This Counterpoint piece in the Japan Times points out the trust the public put into large corporations and their efforts with government is lost. This trust has had disastrous consequences in the past and now today one of those many consequences is the Fukushima disaster. The trust in corporate-government efforts is lost. The question remains is if change is possible and what is next.
BusinessWeek calls this the end of the Japanese post-war era and TEPCO’s nuclear efforts a “deal with the devil”. The public frustration and need for change has had parallels drawn between the challenges in Japan and other public outcries for change from the Arab Spring to Occupy Wall Street.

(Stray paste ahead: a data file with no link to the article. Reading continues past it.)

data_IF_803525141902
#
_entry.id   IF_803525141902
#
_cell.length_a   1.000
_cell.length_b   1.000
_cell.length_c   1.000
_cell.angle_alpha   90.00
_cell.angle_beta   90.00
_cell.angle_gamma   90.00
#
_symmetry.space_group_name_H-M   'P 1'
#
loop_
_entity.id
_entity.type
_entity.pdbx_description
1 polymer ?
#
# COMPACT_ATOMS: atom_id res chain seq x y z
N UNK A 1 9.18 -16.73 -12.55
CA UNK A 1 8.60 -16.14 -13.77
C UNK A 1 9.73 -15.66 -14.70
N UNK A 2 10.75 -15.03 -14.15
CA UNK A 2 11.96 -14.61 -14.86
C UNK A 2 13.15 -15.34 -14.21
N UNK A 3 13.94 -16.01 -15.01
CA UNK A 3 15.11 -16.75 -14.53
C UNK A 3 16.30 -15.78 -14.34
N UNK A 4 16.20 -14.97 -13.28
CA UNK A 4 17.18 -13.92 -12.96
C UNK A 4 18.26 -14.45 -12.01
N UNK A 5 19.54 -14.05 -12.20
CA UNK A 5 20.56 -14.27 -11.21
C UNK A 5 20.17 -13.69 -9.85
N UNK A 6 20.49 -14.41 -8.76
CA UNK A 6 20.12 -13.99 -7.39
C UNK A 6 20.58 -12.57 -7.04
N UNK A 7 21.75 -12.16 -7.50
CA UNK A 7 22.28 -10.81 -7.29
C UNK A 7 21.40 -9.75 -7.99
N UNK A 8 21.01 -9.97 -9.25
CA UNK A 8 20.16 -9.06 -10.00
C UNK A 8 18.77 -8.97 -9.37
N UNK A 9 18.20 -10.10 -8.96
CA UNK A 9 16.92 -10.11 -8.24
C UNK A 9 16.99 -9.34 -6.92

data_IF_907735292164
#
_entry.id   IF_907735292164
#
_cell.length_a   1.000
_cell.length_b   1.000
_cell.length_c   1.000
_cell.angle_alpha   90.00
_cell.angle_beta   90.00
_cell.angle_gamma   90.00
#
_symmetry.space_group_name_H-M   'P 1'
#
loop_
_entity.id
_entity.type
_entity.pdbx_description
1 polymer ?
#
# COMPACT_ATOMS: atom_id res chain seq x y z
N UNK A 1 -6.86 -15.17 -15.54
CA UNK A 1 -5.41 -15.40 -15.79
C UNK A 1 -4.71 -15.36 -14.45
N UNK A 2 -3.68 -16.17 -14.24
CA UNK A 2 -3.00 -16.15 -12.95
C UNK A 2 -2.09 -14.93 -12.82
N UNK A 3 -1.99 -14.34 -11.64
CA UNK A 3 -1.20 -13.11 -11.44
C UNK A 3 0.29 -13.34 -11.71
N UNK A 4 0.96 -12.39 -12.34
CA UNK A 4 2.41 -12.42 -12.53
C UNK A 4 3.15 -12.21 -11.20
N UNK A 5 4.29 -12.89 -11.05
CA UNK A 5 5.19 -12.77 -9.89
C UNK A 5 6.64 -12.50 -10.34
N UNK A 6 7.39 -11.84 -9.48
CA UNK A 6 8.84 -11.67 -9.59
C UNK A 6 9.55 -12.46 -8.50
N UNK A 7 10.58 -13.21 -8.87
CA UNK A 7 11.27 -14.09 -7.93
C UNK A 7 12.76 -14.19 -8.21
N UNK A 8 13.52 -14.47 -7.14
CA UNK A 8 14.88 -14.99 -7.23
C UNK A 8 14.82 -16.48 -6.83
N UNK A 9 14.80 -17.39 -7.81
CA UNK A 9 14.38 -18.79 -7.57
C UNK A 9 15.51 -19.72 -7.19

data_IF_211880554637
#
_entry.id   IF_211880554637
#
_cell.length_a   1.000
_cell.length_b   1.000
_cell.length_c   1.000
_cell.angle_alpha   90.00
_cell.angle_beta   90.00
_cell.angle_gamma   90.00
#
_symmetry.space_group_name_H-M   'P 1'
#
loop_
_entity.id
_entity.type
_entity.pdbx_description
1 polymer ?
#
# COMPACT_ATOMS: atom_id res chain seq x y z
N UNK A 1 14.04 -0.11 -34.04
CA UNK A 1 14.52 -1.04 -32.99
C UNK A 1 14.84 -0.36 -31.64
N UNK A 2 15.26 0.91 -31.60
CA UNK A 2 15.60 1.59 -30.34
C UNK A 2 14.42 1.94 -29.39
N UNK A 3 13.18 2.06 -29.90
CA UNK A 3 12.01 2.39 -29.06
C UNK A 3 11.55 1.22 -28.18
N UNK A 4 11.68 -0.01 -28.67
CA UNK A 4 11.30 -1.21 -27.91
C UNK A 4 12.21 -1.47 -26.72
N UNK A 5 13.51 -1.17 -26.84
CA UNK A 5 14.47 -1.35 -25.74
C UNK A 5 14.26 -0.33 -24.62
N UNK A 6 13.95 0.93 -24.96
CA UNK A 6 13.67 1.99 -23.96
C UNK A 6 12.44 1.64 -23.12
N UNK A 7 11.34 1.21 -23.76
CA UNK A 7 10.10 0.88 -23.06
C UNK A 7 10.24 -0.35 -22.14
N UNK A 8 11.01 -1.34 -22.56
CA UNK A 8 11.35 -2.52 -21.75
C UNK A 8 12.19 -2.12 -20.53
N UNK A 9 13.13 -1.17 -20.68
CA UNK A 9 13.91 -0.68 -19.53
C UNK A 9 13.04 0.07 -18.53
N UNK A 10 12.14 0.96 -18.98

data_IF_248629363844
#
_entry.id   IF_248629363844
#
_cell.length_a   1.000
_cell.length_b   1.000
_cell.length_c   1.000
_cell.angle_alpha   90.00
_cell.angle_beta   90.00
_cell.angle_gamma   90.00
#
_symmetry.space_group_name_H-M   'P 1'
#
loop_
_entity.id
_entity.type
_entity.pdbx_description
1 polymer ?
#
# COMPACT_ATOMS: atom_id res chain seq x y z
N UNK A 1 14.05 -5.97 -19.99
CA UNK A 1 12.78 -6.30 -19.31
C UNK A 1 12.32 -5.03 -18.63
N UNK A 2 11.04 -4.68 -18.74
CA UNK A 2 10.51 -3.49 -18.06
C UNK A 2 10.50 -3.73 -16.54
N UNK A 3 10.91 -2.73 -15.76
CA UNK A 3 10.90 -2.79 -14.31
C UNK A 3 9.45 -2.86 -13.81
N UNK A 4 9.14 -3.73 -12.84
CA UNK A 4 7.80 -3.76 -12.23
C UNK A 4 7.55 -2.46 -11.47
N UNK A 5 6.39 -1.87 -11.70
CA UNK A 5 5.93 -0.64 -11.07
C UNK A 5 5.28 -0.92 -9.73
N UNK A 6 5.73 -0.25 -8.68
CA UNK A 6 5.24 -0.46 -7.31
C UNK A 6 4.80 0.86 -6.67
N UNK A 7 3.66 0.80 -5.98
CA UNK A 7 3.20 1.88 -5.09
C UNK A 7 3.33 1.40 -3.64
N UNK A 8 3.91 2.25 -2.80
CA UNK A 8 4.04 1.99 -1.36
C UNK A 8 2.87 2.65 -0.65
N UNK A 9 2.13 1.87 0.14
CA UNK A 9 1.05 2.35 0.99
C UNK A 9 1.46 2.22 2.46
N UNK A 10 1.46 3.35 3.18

A day long citizens nuclear forum went on recently in Tokyo. Central to the forum was “who does the scientific debate belong to”. One of the motivations for this forum was the closed meeting of experts held in September in Fukushima that was widely criticized as a propaganda stunt intended to dismiss concerns about radiation danger and not allow for actual open debate on the issue. This comment came from the Tokyo forum “At a round table discussion later in the day, as well as discussing specific issues many participants made the point that science belongs to the people, not just experts — the very point that underpinned the entire event. As Wataru Iwata, director of the Fukushima-based citizens’ group CRMS, one of the forum’s organizers (which also conducts independent testing of food from in and around Fukushima Prefecture) put it: “Science is a methodology and not an end itself.“
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